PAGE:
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20Hz-20KHz is the default quoted spec because it is all that is necessary to cover the range of human hearing. More than necessary in fact. There is no point in spending money to produce a flat response above 20K so why bother quoting it? Some will say that they can hear tones up to 23KHz or whatever but if there were a headphone or speaker that delivered a flat response to that freq what that person could hear up there would be miniscule. A veritable squeak. If you look at spectograms from music you listen to or watch the live one in foobar there isn't a whole hell of a lot of info above 17K anyway. And anything below 20Hz isn't so much heard as it is felt. There is a reason that is the default quoted spec and it isn't laziness, it's relevance. 
 
May 2, 2015 at 11:04 AM Post #8 of 11

Johnsy11

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Got the fulla, sounds absolutely amazing. Nothing bad to say at all. Well worth $80, plus $30 for shipping. I will talk more about the Frequency response thing, and that is frequency responses are usually tested to a value, for example if something states 20Hz-20kHz -3dB, then the headphone will never generate any frequency with more than 3dB variance in that range, so no tones are much louder or quieter than the rest. Consider a frequency response of a headphone appearing like a parabolic ark of y=-x squared. Larger frequency responses do the equivalent of y=-1/2 x squared, which is twice as flat, which therefore sounds better most of the time. That is why I prefer a wider frequency response than 20-20000Hz. Also, I can hear 16-22000Hz, so once again, a wider frequency response is preferred. Also, one last thing, to do with the lazyness quote, what are the chances a headphone would produce exactly 20-20000Hz? Slim, and when designing the driver, I would imagine the budget would not produce a driver exactly to the ears regular response. Maybe they all use the same driver, who knows. Someone, obviously, but maybe they use that number as it is what the ear can hear, and as a marketing spec to the ignorant. 
 
May 2, 2015 at 9:45 PM Post #9 of 11

cel4145

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Got the fulla, sounds absolutely amazing. Nothing bad to say at all. Well worth $80, plus $30 for shipping. I will talk more about the Frequency response thing, and that is frequency responses are usually tested to a value, for example if something states 20Hz-20kHz -3dB, then the headphone will never generate any frequency with more than 3dB variance in that range, so no tones are much louder or quieter than the rest. Consider a frequency response of a headphone appearing like a parabolic ark of y=-x squared. Larger frequency responses do the equivalent of y=-1/2 x squared, which is twice as flat, which therefore sounds better most of the time. That is why I prefer a wider frequency response than 20-20000Hz. Also, I can hear 16-22000Hz, so once again, a wider frequency response is preferred. Also, one last thing, to do with the lazyness quote, what are the chances a headphone would produce exactly 20-20000Hz? Slim, and when designing the driver, I would imagine the budget would not produce a driver exactly to the ears regular response. Maybe they all use the same driver, who knows. Someone, obviously, but maybe they use that number as it is what the ear can hear, and as a marketing spec to the ignorant.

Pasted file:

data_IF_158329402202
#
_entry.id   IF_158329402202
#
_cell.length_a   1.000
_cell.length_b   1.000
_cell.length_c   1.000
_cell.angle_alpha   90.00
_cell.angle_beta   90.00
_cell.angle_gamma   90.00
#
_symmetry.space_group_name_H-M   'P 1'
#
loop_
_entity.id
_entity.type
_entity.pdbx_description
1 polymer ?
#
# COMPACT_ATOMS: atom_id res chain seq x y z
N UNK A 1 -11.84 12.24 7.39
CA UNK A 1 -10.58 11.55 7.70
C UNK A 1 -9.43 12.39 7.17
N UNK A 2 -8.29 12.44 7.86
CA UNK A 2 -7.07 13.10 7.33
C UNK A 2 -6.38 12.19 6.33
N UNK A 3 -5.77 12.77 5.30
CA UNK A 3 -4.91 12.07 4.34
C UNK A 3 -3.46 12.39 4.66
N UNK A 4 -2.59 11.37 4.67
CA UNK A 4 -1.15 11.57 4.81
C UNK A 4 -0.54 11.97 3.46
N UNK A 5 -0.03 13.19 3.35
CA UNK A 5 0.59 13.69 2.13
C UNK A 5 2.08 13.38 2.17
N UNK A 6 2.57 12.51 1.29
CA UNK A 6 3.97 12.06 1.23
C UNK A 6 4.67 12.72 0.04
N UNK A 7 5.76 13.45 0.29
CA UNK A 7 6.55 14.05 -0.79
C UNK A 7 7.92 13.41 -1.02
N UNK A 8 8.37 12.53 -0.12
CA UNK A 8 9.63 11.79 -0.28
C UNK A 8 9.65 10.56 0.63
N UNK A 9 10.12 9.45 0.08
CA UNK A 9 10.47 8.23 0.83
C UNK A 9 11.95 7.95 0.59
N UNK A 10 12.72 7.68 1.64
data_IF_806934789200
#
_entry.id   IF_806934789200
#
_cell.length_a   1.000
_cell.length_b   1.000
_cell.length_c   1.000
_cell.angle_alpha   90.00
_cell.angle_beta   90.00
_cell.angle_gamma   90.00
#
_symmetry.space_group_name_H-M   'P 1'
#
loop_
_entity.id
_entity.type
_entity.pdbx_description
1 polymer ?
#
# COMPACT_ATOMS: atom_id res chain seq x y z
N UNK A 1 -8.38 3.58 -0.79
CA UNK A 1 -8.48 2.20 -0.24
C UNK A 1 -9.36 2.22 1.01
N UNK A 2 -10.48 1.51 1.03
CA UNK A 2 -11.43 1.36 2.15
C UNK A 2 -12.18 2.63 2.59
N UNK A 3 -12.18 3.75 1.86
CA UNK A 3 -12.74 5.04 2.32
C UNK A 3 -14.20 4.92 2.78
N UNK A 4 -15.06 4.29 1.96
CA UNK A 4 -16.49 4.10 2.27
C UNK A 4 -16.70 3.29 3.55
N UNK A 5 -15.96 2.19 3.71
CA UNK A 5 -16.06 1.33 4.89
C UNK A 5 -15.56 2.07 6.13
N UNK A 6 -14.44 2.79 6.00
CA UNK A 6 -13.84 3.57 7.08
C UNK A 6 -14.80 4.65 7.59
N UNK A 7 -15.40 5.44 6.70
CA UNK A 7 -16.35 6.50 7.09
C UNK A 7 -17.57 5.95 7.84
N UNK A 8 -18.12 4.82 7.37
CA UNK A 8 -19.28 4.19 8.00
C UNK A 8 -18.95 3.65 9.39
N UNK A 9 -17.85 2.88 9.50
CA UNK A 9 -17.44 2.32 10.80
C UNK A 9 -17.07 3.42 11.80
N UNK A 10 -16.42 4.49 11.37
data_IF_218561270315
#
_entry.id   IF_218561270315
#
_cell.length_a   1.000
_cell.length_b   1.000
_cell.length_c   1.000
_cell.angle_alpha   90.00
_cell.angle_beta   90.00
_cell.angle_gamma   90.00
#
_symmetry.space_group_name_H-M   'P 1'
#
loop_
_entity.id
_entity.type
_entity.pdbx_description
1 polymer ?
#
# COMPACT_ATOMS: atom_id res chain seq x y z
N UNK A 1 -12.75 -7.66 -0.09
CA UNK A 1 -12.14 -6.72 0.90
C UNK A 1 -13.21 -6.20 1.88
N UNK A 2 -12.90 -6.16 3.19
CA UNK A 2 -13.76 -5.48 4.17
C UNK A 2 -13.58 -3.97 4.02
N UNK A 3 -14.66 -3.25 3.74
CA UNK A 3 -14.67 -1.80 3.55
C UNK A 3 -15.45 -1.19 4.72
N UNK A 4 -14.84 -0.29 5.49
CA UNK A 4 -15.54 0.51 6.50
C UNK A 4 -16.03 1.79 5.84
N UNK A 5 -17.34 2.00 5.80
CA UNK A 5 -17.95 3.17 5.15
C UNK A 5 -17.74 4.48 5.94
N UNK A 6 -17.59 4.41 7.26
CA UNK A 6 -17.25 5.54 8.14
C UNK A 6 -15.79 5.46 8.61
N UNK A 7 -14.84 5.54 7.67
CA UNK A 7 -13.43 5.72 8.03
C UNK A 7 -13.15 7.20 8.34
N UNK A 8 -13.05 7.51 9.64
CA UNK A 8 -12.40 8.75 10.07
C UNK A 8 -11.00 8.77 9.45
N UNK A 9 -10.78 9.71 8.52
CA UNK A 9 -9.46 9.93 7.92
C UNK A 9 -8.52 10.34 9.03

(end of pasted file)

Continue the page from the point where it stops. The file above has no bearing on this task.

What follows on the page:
Glad the Fulla is working for you :)

Might want to learn more about headphones and frequency response:

Most headphones are not specified with a +/-3db rating frequency response because most headphones wouldn't conform to that.

Headphone frequency responses do not generally look like parabolic arcs.

The problem in talking about headphone frequency responses and manufacturer stats is that you don't know if it's a measured vs perceived response.

Audio manufacturers often exaggerate stats.